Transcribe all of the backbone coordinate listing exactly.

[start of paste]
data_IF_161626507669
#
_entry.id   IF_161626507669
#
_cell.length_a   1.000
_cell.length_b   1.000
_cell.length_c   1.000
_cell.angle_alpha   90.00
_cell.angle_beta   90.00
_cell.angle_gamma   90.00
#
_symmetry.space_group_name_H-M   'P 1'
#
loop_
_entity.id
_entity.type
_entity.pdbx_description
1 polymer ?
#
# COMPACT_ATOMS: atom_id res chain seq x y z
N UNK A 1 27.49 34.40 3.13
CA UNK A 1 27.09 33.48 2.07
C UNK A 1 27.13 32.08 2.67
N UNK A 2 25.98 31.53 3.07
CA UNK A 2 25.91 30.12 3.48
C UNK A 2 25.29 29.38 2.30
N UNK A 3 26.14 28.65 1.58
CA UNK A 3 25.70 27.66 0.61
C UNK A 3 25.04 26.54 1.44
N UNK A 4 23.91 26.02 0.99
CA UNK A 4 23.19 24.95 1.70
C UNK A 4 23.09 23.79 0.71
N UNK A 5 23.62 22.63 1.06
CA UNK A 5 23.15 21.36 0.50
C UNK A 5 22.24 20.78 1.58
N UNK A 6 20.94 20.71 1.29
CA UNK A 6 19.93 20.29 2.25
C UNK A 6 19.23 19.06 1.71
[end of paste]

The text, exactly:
data_IF_161626507669
#
_entry.id   IF_161626507669
#
_cell.length_a   1.000
_cell.length_b   1.000
_cell.length_c   1.000
_cell.angle_alpha   90.00
_cell.angle_beta   90.00
_cell.angle_gamma   90.00
#
_symmetry.space_group_name_H-M   'P 1'
#
loop_
_entity.id
_entity.type
_entity.pdbx_description
1 polymer ?
#
# COMPACT_ATOMS: atom_id res chain seq x y z
N UNK A 1 27.49 34.40 3.13
CA UNK A 1 27.09 33.48 2.07
C UNK A 1 27.13 32.08 2.67
N UNK A 2 25.98 31.53 3.07
CA UNK A 2 25.91 30.12 3.48
C UNK A 2 25.29 29.38 2.30
N UNK A 3 26.14 28.65 1.58
CA UNK A 3 25.70 27.66 0.61
C UNK A 3 25.04 26.54 1.44
N UNK A 4 23.91 26.02 0.99
CA UNK A 4 23.19 24.95 1.70
C UNK A 4 23.09 23.79 0.71
N UNK A 5 23.62 22.63 1.06
CA UNK A 5 23.15 21.36 0.50
C UNK A 5 22.24 20.78 1.58
N UNK A 6 20.94 20.71 1.29
CA UNK A 6 19.93 20.29 2.25
C UNK A 6 19.23 19.06 1.71